As college students, we live in a sort of pseudo-real world. We know we’re grown-ups, but for many of us, the parents still pay the rent. We complain about the workload of our classes, but still take some of them pass/fail. We’re in a constant state of transition, floating between being kids and being adults, and not in the way Britney Spears was during her odd soul-searching phase. For the most part, we’re still isolated from the ways and wiles of a fast-paced modern world. We don’t have to worry about things like mattress shopping and mortgage payments yet. It’s pretty fabulous, if I do say so myself.

Andrew Skidmore

What adds extra sweetness to my undergraduate experience is that I’m fully aware of its transient state. This isn’t a permanent position. I know that after college and grad school, I’m on my own. My parents won’t be bankrolling my Ramen or my coin-op laundry anymore. I realize that it’s a big, dog-eat-dog world out there, and even though I try to deny it, there’s evidence all around me that not everyone makes it, even though we all think we will.

So now it’s fall. Halloween’s over, along with its mini-candy and mini-skirts, leaving only foggy memories for most of us. Midterms are on the downswing. The weather’s getting colder – and annoyingly warmer, and then colder again. Football is at its peak. We all know what that means, right? Thanksgiving is only a few weeks away! It’s awesome, really – Thursday and Friday with no class, and food … lots of food. Turkey, and pumpkin pie, or for the more ethnic of us, off-beat cultural food like daal or pho hidden behind a large roasted fowl, a token tribute to a pilgrim culture we really know nothing about. For me, Thanksgiving’s usually just an excuse to eat as much as I possibly can, hang out with family while I enjoy my two days off from school and fall asleep in a contented haze of what I like to call a food coma. And also shopping. Can’t forget that.

But really, what does Thanksgiving mean? I remember drawing turkeys in kindergarten from the outline of my hand, learning about the Mayflower and Squanto teaching the Pilgrims to bury fish when they planted corn. I remember the first year my family had a turkey. It was a big deal. I remember writing poems about what I was thankful for and saying prayers.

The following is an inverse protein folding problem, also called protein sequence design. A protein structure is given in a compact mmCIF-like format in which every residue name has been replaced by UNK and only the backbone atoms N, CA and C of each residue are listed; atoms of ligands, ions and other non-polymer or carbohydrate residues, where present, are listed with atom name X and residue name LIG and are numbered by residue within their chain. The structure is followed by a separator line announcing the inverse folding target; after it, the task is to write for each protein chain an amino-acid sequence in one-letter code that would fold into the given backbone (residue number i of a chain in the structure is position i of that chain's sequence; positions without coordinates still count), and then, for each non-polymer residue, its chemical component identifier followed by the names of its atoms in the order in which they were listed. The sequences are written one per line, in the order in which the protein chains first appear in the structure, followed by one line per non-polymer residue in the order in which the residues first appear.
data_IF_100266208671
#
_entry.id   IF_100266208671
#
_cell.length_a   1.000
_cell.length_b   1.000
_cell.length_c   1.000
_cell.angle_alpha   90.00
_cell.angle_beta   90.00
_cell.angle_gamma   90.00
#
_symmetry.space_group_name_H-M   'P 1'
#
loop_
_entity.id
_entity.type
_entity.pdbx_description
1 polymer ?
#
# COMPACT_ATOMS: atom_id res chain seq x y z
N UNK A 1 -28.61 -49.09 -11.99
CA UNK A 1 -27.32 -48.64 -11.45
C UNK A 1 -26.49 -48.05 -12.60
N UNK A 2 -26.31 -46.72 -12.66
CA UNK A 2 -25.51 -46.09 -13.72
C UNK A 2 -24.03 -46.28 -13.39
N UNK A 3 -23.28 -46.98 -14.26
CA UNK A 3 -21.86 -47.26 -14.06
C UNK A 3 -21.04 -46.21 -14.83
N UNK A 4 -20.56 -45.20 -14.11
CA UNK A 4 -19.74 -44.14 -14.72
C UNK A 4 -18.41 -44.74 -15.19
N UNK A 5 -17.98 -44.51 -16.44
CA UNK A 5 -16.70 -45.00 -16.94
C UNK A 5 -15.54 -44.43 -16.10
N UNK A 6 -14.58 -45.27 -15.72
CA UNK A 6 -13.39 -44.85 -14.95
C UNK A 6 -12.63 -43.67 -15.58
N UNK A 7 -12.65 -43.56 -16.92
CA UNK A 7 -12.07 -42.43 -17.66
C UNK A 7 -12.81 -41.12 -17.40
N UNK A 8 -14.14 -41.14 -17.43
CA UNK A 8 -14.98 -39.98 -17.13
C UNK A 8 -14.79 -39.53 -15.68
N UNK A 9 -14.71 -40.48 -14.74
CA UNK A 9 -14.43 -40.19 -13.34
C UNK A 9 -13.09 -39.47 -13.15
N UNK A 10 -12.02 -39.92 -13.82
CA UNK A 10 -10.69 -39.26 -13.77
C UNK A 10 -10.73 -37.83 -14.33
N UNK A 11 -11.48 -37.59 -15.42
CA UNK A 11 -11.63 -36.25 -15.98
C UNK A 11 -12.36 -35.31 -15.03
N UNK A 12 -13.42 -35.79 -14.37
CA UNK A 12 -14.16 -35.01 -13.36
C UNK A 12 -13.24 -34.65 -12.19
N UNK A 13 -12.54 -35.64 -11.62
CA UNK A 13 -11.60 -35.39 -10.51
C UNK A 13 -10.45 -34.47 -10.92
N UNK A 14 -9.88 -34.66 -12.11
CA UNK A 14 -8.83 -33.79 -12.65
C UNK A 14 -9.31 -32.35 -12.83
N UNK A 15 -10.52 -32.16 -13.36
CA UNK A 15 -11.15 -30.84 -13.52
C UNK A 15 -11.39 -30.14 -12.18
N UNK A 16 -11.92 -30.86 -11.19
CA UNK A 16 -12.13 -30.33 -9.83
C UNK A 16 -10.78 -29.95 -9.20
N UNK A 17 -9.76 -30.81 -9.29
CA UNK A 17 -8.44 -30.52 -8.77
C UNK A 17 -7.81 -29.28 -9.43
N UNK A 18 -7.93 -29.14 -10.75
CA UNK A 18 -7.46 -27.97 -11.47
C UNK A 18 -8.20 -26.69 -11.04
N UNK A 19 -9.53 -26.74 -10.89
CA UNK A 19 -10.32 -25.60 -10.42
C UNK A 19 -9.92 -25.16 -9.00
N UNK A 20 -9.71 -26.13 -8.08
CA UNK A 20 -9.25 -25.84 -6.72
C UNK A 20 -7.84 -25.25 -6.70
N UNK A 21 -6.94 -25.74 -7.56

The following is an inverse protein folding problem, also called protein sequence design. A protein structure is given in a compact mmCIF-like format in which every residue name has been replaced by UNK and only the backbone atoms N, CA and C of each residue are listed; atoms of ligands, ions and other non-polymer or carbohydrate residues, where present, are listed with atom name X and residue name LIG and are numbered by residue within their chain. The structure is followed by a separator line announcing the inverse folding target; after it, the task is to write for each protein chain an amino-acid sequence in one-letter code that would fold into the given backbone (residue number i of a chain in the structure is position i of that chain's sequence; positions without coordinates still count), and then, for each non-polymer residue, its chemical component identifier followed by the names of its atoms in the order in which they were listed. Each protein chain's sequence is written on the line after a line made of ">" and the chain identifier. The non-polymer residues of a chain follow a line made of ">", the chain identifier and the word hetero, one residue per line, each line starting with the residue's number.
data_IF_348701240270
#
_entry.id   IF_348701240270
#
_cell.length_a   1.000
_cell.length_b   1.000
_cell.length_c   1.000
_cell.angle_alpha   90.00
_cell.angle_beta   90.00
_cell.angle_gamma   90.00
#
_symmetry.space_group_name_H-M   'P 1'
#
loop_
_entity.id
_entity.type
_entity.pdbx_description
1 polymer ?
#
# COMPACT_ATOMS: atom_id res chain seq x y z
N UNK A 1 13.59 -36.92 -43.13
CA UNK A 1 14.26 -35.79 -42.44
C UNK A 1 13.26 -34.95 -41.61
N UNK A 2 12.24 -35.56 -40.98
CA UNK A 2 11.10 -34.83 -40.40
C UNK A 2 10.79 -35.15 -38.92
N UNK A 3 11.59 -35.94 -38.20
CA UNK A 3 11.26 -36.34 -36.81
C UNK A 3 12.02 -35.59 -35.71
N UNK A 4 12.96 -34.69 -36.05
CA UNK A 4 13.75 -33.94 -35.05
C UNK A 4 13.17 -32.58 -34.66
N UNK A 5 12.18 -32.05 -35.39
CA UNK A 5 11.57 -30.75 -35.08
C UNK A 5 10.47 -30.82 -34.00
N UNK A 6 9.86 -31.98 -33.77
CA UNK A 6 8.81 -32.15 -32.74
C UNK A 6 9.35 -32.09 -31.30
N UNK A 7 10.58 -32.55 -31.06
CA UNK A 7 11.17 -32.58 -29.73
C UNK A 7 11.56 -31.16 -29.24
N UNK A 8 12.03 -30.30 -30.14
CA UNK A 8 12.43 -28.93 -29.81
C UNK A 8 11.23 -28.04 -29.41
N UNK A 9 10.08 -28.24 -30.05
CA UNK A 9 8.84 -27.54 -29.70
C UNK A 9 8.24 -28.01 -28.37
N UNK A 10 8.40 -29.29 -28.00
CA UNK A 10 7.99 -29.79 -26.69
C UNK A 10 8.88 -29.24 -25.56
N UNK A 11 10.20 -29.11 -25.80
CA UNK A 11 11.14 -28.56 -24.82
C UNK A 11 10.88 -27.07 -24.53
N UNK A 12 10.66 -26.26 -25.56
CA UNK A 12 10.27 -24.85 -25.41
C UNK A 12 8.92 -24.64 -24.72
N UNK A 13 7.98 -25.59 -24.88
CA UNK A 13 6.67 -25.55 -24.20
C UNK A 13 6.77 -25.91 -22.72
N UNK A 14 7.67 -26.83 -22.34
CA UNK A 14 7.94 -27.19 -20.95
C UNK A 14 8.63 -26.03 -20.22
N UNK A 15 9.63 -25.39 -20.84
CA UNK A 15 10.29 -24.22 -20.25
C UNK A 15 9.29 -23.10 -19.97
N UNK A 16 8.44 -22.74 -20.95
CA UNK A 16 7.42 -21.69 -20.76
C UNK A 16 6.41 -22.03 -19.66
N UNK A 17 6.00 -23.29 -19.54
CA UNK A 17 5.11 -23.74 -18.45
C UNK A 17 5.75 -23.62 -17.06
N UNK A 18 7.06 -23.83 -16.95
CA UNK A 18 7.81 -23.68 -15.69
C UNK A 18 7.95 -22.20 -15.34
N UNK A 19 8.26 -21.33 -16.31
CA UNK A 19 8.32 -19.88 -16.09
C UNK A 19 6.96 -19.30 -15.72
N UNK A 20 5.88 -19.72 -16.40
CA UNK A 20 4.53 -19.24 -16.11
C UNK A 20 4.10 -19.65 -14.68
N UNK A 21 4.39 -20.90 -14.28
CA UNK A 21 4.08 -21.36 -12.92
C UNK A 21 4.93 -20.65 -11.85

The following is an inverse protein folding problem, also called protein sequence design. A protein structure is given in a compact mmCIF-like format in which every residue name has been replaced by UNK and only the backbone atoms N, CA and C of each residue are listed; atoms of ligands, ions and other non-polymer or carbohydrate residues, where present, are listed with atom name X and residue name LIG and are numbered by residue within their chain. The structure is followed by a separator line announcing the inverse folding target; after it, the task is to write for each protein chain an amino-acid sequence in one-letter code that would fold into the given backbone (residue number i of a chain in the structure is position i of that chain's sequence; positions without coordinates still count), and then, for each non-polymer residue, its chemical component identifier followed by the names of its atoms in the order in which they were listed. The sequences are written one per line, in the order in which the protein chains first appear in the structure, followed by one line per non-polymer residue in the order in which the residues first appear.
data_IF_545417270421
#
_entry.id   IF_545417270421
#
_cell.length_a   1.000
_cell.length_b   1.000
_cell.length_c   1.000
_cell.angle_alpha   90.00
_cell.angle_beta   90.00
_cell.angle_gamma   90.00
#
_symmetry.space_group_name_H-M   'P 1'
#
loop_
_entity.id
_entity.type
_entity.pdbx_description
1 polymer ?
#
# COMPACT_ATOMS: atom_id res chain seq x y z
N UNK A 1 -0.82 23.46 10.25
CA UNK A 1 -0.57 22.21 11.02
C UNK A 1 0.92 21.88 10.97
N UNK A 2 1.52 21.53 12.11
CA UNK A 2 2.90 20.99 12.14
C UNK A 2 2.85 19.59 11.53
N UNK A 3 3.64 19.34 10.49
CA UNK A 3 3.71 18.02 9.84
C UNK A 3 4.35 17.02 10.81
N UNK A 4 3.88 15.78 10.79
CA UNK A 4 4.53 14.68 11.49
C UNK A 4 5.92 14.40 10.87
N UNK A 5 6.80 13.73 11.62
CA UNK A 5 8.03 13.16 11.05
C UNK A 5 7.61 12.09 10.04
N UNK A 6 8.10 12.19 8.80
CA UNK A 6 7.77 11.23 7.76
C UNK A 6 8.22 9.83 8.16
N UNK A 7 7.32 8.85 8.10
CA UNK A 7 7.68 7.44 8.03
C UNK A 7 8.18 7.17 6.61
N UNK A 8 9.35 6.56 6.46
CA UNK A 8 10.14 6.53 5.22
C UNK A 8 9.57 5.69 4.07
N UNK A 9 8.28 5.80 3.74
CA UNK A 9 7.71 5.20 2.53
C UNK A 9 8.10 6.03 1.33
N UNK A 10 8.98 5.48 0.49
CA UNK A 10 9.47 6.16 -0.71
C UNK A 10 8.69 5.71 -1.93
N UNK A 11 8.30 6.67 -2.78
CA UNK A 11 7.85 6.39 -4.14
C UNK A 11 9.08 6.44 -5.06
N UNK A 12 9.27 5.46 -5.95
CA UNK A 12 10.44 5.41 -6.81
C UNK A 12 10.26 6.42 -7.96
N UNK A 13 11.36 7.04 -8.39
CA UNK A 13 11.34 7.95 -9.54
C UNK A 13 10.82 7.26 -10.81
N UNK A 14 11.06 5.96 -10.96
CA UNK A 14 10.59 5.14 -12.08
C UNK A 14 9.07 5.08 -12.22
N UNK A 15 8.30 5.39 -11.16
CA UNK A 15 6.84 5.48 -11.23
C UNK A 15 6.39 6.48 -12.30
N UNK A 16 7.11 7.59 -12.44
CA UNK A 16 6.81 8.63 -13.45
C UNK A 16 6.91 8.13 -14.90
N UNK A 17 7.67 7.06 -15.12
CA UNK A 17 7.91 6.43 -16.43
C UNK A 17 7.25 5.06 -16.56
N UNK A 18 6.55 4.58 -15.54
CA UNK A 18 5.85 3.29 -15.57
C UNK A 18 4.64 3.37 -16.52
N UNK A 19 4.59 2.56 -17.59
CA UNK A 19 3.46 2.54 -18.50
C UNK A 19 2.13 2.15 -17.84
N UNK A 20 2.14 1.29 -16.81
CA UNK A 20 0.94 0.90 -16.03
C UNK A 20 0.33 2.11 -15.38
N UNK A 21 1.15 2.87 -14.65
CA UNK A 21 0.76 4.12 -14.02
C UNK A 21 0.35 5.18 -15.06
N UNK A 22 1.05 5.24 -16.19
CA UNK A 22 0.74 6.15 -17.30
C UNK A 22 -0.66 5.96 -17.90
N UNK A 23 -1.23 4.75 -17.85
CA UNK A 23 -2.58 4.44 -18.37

Really, though, in my everyday life, I never take the time to stop and think about all the great things. Who does, on this busy college campus? We’re too busy hopping from class to class, or trying to get notes from the lectures we missed because we were hungover. We’re too busy running for e-board on our favorite student groups, making enough money to cover this semester’s expenses and studying for our LSATs, MCATs or GREs. We’re just too busy.

The Diag is gorgeous now, all yellow and orange and crinkly with leaves. The ivy on the face of the Union is flaming to its most dazzling reds and golds. It is beautiful, even if the nights are freezing cold, and I love being at school, no matter how much I complain about exams and papers and lack of sleep. I would rather be here than almost anywhere else, and it’s zooming by unbelievable quickly.

So I’d like to take this opportunity to give thanks. I mean, I don’t stop to do it nearly enough. But I’m thankful for my friends and family, for my dogs and for the experiences that come along with being in college. I’m thankful for my education, even if I do forget everything as soon as I learn it. I’m thankful for the single blessed fact that I’m here, at the University, and will be here for another year. Because it’s going to end soon.

 

– Nguyen is still searching for a book that effectively combines her love of ducks with the youthful magic of “Harry Potter.” E-mail her suggestions at banguyen@umich.edu

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